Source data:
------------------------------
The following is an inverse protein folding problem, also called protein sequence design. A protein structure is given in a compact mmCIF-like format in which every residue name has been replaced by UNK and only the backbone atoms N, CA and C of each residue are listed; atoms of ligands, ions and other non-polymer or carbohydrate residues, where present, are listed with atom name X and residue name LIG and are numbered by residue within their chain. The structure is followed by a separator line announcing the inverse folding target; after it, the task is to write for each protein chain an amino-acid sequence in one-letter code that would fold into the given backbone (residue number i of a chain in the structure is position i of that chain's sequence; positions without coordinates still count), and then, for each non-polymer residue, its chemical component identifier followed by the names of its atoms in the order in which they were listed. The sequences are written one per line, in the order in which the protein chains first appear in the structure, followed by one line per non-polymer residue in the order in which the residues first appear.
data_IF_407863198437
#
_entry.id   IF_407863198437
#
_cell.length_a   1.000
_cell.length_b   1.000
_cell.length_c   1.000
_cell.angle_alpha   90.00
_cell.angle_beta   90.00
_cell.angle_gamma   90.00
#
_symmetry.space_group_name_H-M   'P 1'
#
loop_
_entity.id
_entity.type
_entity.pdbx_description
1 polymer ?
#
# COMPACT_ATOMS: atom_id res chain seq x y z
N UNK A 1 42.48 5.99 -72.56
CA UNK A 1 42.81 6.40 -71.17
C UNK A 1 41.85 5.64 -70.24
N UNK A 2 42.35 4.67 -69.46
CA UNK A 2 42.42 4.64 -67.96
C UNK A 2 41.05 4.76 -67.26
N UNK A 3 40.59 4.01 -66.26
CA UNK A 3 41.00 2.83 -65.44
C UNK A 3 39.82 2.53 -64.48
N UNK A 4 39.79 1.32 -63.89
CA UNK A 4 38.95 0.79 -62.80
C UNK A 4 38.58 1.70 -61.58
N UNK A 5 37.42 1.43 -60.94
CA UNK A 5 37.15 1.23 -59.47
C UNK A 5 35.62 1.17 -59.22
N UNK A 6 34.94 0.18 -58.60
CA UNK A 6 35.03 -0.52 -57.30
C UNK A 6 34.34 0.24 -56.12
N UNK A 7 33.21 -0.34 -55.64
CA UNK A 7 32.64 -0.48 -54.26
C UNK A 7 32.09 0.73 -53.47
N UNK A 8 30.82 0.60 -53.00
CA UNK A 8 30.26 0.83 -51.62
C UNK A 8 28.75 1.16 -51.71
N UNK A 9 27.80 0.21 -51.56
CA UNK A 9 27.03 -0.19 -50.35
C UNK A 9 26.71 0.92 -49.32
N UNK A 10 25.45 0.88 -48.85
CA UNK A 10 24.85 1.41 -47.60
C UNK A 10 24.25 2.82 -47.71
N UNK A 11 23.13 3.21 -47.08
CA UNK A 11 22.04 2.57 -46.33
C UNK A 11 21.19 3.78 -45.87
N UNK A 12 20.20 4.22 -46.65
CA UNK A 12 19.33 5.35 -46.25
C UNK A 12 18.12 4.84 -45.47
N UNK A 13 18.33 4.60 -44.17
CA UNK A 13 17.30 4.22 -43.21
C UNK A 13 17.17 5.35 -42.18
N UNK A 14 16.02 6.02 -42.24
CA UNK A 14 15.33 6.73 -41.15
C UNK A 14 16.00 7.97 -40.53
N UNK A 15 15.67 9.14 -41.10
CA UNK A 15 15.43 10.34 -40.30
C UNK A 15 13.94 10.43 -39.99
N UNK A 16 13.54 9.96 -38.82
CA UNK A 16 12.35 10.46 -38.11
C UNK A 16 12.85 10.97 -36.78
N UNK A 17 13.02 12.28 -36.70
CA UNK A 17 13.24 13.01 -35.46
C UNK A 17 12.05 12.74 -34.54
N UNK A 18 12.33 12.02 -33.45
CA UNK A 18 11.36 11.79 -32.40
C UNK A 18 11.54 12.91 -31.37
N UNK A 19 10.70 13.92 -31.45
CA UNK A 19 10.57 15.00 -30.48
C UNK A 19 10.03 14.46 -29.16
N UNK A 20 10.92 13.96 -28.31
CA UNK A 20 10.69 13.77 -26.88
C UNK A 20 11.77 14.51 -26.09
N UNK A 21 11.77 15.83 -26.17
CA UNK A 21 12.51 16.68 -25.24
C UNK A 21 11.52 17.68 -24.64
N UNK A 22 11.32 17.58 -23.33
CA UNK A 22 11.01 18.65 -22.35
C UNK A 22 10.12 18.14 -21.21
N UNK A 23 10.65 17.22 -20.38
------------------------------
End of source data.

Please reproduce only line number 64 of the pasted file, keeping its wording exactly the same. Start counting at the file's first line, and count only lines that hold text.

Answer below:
N UNK A 15 15.67 9.14 -41.10